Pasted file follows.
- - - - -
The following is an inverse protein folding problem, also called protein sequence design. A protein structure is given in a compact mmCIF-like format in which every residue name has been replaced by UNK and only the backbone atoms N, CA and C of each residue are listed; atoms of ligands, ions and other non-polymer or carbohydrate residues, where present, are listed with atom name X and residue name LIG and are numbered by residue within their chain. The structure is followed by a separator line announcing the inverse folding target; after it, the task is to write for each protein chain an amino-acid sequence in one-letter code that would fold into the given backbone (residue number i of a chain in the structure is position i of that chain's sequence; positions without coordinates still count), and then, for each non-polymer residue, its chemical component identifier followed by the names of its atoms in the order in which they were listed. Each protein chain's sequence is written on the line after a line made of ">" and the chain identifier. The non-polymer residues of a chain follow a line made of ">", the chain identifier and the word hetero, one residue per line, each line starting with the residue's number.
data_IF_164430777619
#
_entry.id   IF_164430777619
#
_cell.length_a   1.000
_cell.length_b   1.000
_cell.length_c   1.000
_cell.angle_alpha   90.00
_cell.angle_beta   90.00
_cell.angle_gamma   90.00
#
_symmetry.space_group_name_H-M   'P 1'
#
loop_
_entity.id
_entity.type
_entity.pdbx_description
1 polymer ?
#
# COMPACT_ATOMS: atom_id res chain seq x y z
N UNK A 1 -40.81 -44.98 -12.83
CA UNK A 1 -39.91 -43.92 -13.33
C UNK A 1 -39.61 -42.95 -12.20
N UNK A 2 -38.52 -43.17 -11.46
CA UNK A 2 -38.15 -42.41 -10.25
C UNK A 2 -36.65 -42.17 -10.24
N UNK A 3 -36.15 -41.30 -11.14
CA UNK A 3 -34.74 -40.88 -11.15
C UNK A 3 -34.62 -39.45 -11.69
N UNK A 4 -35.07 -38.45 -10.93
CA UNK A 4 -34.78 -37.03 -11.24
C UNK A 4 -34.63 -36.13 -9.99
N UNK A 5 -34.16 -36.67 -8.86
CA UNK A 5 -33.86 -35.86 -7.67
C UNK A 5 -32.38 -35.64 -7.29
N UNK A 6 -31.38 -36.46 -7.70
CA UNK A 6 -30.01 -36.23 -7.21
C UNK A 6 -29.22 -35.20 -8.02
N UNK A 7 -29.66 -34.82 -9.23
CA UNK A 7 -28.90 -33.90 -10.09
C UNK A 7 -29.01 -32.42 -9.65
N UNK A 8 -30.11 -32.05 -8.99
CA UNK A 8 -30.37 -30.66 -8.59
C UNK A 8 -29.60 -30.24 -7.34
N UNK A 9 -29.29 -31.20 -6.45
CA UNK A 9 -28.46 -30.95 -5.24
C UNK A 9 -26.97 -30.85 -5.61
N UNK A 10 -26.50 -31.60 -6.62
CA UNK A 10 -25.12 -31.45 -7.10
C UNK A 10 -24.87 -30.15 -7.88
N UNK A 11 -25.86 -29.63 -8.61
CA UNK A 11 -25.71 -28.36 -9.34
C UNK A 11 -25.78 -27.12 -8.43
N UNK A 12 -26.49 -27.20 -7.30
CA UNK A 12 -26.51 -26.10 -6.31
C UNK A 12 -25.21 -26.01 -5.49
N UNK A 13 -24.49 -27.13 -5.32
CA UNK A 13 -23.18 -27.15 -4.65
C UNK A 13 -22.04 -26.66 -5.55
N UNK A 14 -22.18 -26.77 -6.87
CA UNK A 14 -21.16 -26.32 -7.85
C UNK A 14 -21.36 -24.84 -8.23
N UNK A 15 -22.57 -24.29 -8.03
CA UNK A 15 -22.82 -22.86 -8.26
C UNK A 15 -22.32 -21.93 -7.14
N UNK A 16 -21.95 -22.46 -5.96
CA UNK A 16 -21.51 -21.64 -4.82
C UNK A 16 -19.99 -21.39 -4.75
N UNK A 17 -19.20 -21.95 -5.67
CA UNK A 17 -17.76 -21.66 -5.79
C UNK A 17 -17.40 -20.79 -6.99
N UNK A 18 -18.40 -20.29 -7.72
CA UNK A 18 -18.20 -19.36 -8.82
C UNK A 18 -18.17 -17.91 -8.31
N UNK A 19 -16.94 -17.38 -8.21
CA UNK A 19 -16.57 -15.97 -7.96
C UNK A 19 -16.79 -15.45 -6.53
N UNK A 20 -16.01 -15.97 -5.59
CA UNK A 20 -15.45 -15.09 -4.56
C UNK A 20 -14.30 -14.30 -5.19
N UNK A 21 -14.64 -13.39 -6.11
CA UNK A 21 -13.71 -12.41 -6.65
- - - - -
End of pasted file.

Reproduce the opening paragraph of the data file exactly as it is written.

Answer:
The following is an inverse protein folding problem, also called protein sequence design. A protein structure is given in a compact mmCIF-like format in which every residue name has been replaced by UNK and only the backbone atoms N, CA and C of each residue are listed; atoms of ligands, ions and other non-polymer or carbohydrate residues, where present, are listed with atom name X and residue name LIG and are numbered by residue within their chain. The structure is followed by a separator line announcing the inverse folding target; after it, the task is to write for each protein chain an amino-acid sequence in one-letter code that would fold into the given backbone (residue number i of a chain in the structure is position i of that chain's sequence; positions without coordinates still count), and then, for each non-polymer residue, its chemical component identifier followed by the names of its atoms in the order in which they were listed. Each protein chain's sequence is written on the line after a line made of ">" and the chain identifier. The non-polymer residues of a chain follow a line made of ">", the chain identifier and the word hetero, one residue per line, each line starting with the residue's number.